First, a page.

Nikon recently added a new entry level DSLR to its line up with the D3200. It is a significant upgrade to the very popular D3100, which as of now will not be phased out. Except for a different in price there are some significant upgrades to the D3200 which really make this an incredible camera for anyone new to DSLR photography. This article will describe the most significant changes made by Nikon.

Sensor Resolution

The biggest change to the D3200 is the huge increase in image sensor resolution from 14.2 megapixels to 24.2 megapixels. This is a massive 70% increase and puts many of the more professional DSLRs in the shadow. This allows you to print much larger sizes with extremely high clarity and sharpness.

It also reduces the need for very long focal length telephoto zoom lenses. With a decent 200mm lens you can simply use your photo editing software to crop in further while not losing too much detail. Most people will not need to the full resolution for their smaller prints so this is really viable and cost effective way to zoom in even closer.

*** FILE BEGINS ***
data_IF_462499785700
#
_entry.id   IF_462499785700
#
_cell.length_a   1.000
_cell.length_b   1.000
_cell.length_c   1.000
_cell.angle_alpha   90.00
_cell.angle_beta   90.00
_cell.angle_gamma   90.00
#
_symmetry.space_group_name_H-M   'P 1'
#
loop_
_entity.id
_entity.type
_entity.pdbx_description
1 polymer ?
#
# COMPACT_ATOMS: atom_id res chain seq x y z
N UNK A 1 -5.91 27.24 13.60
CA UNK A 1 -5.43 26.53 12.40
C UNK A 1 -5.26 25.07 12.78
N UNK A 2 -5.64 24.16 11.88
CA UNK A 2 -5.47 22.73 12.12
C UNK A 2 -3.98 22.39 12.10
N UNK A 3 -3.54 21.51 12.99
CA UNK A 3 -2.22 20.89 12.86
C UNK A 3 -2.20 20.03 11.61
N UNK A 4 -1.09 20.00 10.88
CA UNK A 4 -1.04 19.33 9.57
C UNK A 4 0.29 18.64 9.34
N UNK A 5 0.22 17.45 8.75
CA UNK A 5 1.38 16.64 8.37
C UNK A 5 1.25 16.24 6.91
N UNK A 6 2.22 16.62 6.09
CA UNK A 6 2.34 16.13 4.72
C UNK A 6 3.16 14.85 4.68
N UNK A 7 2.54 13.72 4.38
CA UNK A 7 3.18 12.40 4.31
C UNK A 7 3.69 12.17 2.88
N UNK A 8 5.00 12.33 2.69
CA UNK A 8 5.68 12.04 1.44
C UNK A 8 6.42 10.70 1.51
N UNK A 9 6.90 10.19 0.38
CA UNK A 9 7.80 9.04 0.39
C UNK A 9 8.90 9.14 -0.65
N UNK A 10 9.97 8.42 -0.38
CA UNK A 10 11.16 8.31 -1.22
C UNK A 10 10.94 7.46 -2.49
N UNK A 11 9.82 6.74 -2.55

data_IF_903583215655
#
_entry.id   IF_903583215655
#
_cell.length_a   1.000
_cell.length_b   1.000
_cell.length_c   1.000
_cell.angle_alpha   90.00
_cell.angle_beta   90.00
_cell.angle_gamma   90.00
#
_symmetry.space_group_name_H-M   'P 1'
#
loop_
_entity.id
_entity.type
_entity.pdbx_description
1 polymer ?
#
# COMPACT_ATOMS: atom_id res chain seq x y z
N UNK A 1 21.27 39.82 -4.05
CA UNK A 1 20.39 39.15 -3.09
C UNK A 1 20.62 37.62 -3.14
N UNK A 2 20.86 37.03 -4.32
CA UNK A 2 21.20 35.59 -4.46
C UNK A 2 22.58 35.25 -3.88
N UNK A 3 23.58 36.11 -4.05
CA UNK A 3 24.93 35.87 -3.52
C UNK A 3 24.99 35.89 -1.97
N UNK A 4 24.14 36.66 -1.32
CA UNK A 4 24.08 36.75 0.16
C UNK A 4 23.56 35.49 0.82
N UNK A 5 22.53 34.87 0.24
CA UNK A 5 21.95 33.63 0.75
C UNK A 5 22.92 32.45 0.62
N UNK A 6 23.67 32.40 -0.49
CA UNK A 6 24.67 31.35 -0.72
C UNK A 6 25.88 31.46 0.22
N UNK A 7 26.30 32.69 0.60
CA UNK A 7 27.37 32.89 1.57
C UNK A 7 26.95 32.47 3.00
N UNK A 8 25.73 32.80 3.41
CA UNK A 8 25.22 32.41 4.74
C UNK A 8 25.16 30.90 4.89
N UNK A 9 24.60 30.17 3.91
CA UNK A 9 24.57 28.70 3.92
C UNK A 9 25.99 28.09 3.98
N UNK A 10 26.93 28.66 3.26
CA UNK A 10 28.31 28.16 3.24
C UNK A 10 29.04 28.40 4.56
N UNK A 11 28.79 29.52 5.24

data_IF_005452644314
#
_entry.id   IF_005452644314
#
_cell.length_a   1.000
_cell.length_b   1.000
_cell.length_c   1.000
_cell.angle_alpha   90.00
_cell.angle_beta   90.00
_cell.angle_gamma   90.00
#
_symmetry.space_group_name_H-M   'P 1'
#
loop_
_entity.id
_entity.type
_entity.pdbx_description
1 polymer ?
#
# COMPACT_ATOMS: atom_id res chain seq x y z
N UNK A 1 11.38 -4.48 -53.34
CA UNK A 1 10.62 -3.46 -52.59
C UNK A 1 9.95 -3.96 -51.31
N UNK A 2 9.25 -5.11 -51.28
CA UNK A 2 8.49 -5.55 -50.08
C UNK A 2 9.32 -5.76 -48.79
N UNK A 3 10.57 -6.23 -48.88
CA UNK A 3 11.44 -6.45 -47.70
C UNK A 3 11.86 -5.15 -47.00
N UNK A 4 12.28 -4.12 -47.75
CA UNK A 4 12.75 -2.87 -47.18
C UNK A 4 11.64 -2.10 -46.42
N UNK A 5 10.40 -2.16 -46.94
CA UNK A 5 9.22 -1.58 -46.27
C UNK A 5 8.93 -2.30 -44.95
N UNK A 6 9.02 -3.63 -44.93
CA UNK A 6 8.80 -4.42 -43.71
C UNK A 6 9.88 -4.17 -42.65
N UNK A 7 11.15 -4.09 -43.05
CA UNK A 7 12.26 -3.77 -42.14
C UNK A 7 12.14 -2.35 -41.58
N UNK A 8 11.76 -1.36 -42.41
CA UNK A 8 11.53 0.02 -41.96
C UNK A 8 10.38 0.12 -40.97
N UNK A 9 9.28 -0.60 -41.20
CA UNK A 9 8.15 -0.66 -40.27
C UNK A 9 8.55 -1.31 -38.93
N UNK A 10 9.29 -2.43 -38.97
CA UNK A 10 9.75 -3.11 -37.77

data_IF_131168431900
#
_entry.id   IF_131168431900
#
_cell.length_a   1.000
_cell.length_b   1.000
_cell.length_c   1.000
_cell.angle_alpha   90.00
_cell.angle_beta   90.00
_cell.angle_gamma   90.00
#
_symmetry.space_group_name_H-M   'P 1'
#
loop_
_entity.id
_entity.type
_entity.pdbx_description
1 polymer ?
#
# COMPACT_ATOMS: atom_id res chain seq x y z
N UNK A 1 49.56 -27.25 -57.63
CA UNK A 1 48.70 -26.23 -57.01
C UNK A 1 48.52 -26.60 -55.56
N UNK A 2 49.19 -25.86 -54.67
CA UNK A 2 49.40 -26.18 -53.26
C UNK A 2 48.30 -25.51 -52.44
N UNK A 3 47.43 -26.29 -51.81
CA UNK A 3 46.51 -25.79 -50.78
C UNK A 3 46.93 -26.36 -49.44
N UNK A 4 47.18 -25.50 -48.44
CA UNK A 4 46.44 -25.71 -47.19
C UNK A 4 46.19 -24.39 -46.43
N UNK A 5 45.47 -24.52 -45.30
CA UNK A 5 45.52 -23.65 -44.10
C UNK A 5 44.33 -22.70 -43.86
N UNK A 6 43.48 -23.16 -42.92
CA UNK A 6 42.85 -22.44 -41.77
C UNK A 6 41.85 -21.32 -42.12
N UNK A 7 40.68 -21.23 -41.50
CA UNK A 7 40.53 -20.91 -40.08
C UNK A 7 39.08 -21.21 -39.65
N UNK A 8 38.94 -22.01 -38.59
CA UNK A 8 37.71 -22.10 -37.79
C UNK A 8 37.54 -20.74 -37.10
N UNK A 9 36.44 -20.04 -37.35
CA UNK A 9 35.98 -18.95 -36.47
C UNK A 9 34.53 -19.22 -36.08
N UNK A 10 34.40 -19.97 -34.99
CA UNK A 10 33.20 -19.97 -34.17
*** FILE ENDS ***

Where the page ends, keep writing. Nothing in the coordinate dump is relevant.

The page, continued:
On the D3100 the screen resolution left quite a bit to which for. With only 230k pixels it was OK, but a lot of consumer point and shoot cameras beat this resolution. On the D3200, Nikon have increased the resolution to 930k pixels. This gives you a much better view of your photos allowing you to zoom in much closer if you want to see details or make sure that the focus was correct.

Image Processor

This is where another significant upgrade was made with the latest Expeed 3 processor. This is the same processor behind the professional D4 and provides for incredibly fast image processing. This does however make it more likely that you camera slows down because of a slow memory card. If you are looking at buying this camera then it probably makes sense to buy a memory card with quite a fast write speed, especially if you plan on shooting in continuous mode quite a bit.


The D3200 has also seen its maximum ISO level boosted. On the D3100 it was ISO 3200, but now this goes up to ISO 6400. This may not be a feature that many people think of as important, but if you plan on taking many photos at low light and without a flash, then this can be very important.

For more information on these two Nikon DSLRs check out